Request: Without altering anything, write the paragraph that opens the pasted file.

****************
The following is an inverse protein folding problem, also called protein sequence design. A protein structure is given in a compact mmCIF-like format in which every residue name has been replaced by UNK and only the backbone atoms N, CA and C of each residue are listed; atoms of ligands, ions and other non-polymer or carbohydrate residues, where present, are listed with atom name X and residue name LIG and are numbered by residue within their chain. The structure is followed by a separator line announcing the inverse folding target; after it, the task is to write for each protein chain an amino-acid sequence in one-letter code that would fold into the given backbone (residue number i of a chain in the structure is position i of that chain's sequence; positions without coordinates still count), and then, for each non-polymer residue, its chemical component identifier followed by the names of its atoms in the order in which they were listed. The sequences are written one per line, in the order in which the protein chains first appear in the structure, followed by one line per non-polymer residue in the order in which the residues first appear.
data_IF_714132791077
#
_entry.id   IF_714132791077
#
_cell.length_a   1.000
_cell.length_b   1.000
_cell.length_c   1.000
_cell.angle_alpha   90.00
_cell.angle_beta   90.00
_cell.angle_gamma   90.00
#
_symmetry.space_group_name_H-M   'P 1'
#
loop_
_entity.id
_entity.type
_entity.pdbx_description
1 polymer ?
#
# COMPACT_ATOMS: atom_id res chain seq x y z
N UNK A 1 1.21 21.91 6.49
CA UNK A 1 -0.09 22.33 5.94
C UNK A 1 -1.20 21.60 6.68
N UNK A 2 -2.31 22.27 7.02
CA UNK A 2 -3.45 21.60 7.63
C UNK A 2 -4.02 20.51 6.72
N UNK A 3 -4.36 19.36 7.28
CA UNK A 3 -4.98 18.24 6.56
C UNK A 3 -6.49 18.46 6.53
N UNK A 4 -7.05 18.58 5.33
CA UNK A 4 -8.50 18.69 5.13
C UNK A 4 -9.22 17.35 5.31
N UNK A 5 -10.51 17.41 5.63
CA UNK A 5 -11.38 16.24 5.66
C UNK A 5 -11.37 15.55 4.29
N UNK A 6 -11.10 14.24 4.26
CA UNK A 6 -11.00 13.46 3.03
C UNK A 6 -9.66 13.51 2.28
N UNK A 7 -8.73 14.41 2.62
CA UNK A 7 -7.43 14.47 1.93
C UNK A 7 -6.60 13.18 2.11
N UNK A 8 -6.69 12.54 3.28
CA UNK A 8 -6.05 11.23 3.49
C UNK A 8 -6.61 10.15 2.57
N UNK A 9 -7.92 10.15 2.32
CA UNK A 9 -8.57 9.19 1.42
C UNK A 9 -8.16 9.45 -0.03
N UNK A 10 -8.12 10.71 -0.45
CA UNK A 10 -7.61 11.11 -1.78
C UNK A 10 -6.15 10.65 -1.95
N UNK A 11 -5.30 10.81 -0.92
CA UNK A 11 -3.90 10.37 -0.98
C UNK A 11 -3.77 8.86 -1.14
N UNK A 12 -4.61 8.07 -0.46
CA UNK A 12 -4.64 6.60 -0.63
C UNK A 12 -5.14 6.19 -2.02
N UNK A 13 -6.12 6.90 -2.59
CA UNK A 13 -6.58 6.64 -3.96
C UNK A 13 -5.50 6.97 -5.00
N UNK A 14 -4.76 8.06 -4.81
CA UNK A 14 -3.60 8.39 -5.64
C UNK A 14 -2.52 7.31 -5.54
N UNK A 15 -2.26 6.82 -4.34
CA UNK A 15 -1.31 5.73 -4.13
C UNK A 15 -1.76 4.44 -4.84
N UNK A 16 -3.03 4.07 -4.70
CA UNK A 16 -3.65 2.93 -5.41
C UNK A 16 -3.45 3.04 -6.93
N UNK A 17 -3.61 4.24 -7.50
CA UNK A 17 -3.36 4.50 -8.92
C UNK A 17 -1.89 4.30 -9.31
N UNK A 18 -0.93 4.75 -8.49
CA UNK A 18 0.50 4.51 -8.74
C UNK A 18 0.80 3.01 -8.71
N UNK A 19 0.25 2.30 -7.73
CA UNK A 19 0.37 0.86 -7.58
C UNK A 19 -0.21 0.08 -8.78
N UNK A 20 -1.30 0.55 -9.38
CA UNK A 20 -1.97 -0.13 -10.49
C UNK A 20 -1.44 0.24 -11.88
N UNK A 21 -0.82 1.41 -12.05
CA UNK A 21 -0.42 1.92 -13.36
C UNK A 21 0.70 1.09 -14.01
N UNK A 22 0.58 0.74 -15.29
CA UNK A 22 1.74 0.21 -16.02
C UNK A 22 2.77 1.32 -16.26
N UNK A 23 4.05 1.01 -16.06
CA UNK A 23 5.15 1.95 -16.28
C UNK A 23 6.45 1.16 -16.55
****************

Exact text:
The following is an inverse protein folding problem, also called protein sequence design. A protein structure is given in a compact mmCIF-like format in which every residue name has been replaced by UNK and only the backbone atoms N, CA and C of each residue are listed; atoms of ligands, ions and other non-polymer or carbohydrate residues, where present, are listed with atom name X and residue name LIG and are numbered by residue within their chain. The structure is followed by a separator line announcing the inverse folding target; after it, the task is to write for each protein chain an amino-acid sequence in one-letter code that would fold into the given backbone (residue number i of a chain in the structure is position i of that chain's sequence; positions without coordinates still count), and then, for each non-polymer residue, its chemical component identifier followed by the names of its atoms in the order in which they were listed. The sequences are written one per line, in the order in which the protein chains first appear in the structure, followed by one line per non-polymer residue in the order in which the residues first appear.